Category: Quotation

r-nought literature

Say, Goddess, what causes, after so many centuries, brought forth among us this strange affliction. Did it reach our hemisphere, carried from the Western sea, after a select group of men set sail from Spain, braving the open waves and the unknown waters of changeful Ocean, as they searched for lands that lay in another world? For it is said that in those parts this pestilence reigns in every city with unending affliction, that it wanders abroad because of a perpetual flaw in the climate, sparing few people. Should we then believe that it was commerce that brought the disease to us, that, small at first, it gradually gained force and sustenance, spreading itself to every land? As when a spark happens to fall upon some dried twigs from a torch that a shepherd has forgotten in a field: at first it is little and appears to be biding its time; presently, as it gathers strength, it rises up and victoriously lays waste the harvest and the fields and the neighboring woods, tossing flames up to heaven. Far off some distant thicket, sacred to Jove, begins to roar, and for miles around the sky and the fields are aflame.

Girolamo Fracastoro, Syphilis (trans. J. Gardner), 1530

even journalists blame fact-checkers (1927)

For example, the problem of false news. How does so much of it get into the American newspapers, even the good ones? Is it because journalists, as a class, are habitual liars, and prefer what is not true to what is true? I don’t think it is. Rather, it is because journalists are, in the main, extremely stupid, sentimental, and credulous fellows—because nothing is easier than to fool them—because the majority of them lack the sharp intelligence that the proper discharge of their duties demands. The New York Times did not print all its famous blather and balderdash about Russia because the Hon. Mr. Ochs desired to deceive his customers, or because his slaves were in the pay of Russian reactionaries, but simply and solely because his slaves, facing the elemental professional problem of distinguishing between true and false, turned out to be incompetent. All around the borders of Russia sat propagandists hired to fool them. In many cases, I have no doubt, they detected that purpose, and foiled it; we only know what they printed, not what they threw into their wastebaskets. But in many other cases they succumbed easily, and even ridiculously, and the result was the vast mass of puerile rubbish that Mr. Lippmann later made a show of. In other words, the editors of the American newspaper most brilliantly distinguished above its fellows for its news-gathering enterprise turned out to be unequal to a job of news-gathering presenting special but surely not insuperable difficulties. It was not an ethical failure, but a purely technical failure.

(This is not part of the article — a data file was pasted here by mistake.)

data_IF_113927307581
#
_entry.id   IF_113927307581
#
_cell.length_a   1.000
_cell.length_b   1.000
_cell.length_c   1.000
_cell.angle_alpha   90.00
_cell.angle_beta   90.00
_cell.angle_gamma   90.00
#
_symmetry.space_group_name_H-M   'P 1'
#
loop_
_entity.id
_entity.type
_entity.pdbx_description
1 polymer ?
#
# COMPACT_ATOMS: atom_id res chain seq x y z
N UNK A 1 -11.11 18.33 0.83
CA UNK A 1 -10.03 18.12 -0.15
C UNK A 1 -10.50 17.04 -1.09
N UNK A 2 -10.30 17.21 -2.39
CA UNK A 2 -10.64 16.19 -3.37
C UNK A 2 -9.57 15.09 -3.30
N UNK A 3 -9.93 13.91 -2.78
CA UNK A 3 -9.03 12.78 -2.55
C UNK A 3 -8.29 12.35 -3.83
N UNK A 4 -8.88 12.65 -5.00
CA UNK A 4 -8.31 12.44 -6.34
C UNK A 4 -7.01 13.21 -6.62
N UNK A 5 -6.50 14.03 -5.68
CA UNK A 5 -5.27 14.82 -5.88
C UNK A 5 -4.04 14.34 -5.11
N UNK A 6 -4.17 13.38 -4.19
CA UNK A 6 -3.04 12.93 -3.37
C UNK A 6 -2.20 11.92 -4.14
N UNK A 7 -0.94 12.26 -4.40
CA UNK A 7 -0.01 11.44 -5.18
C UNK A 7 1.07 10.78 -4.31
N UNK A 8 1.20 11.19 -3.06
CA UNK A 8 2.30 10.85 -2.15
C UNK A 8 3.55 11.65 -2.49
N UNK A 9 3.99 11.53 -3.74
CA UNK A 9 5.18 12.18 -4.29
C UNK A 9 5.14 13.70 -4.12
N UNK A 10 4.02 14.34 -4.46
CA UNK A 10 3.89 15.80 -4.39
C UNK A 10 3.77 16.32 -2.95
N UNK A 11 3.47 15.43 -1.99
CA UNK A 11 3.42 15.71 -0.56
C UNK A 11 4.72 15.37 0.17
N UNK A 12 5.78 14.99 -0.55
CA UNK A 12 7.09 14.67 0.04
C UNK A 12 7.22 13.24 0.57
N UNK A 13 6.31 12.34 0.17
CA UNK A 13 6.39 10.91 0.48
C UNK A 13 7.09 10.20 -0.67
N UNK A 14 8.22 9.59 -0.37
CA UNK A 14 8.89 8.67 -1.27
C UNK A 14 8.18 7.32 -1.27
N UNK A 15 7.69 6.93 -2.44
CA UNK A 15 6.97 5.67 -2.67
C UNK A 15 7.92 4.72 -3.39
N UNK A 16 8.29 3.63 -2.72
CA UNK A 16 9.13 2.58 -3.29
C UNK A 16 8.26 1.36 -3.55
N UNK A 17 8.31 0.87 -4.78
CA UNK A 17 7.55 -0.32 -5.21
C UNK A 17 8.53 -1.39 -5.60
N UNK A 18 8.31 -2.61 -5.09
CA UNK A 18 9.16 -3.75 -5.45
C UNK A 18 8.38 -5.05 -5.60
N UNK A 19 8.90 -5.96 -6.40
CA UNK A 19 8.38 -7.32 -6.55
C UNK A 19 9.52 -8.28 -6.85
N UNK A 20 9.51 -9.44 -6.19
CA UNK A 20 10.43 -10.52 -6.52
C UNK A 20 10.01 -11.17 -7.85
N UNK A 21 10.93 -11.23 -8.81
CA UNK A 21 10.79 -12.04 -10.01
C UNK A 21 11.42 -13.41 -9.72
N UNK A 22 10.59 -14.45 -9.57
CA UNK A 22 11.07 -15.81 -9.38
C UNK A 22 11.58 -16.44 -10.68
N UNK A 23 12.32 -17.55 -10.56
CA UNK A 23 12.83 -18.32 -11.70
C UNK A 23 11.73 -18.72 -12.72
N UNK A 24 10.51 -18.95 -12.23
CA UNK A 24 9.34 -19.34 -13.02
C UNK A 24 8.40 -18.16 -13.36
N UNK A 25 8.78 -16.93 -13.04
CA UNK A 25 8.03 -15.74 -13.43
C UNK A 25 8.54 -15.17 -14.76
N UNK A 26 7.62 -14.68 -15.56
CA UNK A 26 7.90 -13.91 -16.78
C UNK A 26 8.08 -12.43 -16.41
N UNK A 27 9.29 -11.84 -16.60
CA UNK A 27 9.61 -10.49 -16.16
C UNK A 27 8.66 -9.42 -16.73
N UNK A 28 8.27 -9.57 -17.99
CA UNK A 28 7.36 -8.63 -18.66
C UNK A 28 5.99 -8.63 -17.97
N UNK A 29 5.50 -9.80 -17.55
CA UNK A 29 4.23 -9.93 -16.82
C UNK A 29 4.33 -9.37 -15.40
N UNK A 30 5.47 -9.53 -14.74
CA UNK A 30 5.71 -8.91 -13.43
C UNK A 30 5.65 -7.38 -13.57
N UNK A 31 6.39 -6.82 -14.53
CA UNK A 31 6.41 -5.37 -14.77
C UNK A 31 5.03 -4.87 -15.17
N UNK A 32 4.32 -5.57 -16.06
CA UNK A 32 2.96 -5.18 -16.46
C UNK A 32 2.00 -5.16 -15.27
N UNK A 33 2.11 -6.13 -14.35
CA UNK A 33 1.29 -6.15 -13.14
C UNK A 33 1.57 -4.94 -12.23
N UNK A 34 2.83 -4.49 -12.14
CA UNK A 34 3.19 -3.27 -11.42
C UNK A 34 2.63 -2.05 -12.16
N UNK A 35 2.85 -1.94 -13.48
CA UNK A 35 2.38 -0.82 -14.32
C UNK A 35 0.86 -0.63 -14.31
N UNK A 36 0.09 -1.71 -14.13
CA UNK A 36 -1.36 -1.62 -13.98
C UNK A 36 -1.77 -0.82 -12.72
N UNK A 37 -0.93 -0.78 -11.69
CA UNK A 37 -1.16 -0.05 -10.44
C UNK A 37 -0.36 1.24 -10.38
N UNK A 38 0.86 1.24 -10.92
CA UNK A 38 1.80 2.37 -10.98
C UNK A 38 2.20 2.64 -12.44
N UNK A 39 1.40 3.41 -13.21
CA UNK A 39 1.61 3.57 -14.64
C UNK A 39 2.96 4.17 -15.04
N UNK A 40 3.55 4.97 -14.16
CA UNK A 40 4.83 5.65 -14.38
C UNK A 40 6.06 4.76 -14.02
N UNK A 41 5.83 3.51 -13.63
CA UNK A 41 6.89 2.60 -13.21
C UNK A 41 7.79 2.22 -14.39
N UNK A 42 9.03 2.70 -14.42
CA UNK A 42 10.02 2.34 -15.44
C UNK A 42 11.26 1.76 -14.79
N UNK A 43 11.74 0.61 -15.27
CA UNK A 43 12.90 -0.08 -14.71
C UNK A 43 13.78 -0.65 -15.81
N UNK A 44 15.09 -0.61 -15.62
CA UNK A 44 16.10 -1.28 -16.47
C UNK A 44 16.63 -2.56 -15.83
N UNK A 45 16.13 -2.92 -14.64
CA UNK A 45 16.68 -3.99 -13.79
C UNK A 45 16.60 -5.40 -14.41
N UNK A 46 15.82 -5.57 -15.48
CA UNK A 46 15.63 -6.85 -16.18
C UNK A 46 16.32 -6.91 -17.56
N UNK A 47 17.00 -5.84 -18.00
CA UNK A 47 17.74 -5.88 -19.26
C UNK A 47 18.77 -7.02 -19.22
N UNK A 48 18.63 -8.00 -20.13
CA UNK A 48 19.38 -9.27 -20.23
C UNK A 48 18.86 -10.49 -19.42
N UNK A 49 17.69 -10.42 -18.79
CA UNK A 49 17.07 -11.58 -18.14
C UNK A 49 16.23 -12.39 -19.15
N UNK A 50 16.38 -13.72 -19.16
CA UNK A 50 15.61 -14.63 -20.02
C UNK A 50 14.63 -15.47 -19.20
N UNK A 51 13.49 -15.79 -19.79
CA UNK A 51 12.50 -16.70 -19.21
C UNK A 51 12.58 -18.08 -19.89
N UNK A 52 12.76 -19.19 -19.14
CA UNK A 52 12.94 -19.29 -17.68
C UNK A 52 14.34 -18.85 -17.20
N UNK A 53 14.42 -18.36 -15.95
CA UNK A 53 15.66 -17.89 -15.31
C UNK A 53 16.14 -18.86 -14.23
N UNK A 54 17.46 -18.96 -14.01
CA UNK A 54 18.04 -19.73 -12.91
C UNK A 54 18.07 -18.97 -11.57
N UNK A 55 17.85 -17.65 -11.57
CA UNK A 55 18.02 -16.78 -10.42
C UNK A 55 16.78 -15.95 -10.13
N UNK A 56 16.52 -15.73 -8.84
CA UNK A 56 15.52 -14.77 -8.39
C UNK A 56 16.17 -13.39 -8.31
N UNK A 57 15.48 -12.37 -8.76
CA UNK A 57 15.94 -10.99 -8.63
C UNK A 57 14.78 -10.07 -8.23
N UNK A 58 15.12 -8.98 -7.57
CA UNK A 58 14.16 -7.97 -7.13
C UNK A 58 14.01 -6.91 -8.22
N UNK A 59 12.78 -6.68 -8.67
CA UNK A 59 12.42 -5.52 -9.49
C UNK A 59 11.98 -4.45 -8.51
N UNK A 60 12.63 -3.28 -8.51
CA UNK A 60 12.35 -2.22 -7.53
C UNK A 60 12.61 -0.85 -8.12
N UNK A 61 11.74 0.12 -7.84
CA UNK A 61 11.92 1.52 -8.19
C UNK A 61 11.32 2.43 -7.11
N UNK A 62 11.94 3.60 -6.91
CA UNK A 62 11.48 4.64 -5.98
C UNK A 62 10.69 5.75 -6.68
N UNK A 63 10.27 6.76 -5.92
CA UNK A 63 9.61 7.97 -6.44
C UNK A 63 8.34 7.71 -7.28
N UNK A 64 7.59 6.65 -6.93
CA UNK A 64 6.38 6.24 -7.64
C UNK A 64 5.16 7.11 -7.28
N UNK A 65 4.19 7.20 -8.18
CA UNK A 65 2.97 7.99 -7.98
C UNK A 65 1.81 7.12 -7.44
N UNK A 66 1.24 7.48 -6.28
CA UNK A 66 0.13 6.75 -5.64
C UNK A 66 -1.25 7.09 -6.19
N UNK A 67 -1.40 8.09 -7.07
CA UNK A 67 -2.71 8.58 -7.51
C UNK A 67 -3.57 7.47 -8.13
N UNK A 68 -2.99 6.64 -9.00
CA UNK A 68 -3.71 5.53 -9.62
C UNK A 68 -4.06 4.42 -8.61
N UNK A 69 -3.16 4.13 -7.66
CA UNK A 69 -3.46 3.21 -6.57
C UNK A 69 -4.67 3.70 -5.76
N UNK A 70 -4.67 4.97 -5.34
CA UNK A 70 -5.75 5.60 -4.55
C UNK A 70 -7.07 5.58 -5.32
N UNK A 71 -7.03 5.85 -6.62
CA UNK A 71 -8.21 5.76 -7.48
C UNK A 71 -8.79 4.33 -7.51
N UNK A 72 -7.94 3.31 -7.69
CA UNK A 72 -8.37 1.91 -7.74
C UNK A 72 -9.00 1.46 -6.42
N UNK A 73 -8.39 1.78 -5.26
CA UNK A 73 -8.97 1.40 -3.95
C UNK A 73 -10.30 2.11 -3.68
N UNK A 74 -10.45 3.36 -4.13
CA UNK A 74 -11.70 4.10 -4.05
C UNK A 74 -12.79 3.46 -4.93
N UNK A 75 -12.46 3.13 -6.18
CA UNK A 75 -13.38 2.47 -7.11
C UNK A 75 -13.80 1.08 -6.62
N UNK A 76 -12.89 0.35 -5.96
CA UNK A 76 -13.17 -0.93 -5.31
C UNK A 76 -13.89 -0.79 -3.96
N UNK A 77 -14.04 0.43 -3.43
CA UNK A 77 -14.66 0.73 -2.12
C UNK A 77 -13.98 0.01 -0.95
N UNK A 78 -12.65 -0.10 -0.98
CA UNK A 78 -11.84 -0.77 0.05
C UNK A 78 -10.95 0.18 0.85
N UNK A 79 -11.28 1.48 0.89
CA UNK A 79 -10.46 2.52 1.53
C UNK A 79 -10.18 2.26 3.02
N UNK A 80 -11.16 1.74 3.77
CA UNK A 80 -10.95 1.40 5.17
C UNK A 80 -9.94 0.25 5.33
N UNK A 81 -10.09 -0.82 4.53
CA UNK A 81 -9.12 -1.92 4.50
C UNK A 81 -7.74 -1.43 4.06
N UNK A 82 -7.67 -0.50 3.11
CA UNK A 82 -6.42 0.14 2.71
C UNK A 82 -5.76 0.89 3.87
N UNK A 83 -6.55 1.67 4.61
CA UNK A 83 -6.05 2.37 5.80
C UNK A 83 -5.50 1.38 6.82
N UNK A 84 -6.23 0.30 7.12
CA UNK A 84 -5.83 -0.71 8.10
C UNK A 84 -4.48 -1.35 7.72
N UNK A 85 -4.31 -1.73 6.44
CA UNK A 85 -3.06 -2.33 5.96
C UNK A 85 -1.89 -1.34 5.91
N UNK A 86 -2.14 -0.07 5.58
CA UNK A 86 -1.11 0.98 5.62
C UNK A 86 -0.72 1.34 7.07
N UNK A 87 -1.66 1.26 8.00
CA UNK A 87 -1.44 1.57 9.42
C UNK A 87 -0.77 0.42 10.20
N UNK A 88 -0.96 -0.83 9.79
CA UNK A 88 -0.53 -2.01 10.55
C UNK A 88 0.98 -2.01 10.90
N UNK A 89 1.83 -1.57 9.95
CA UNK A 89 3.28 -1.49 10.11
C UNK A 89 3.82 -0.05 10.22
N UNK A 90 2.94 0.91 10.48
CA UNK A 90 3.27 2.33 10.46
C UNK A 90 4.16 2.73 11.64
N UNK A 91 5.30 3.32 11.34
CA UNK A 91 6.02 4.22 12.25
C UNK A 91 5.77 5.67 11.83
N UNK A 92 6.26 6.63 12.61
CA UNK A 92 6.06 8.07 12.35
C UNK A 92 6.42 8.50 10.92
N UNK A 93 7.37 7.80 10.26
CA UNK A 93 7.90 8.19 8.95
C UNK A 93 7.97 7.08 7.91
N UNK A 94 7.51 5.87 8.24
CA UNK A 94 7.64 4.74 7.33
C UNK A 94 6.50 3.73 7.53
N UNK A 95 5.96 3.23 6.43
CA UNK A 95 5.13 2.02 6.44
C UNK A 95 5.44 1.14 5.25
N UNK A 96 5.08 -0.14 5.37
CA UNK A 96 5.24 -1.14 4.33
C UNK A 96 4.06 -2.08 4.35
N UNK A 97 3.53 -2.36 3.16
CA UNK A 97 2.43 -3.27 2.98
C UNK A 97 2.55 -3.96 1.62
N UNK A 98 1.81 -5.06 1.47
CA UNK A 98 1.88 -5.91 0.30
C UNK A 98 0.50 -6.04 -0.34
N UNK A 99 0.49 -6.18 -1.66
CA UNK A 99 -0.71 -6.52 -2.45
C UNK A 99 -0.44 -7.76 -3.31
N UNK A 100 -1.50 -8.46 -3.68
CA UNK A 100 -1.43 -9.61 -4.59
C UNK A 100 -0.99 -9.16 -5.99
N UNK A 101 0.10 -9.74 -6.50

H. L. Mencken, “Journalism in America,” Prejudices: Sixth Series (1927)

diffuse, vapid, rhetorical, but enchanting

As you say of yourself, I too am an Epicurean. I consider the genuine (not the imputed) doctrines of Epicurus as containing everything rational in moral philosophy which Greece and Rome have left us. Epictetus indeed, has given us what was good of the stoics; all beyond, of their dogmas, being hypocrisy and grimace. Their great crime was in their calumnies of Epicurus and misrepresentations of his doctrines; in which we lament to see the candid character of Cicero engaging as an accomplice. Diffuse, vapid, rhetorical, but enchanting. His prototype Plato, eloquent as himself, dealing out mysticisms incomprehensible to the human mind, has been deified by certain sects usurping the name of Christians; because, in his foggy conceptions, they found a basis of impenetrable darkness whereon to rear fabrications as delirious, of their own invention. These they fathered blasphemously on him whom they claimed as their founder, but who would disclaim them with the indignation which their caricatures of his religion so justly excite.Thomas Jefferson, Letter to William Short, October 31, 1819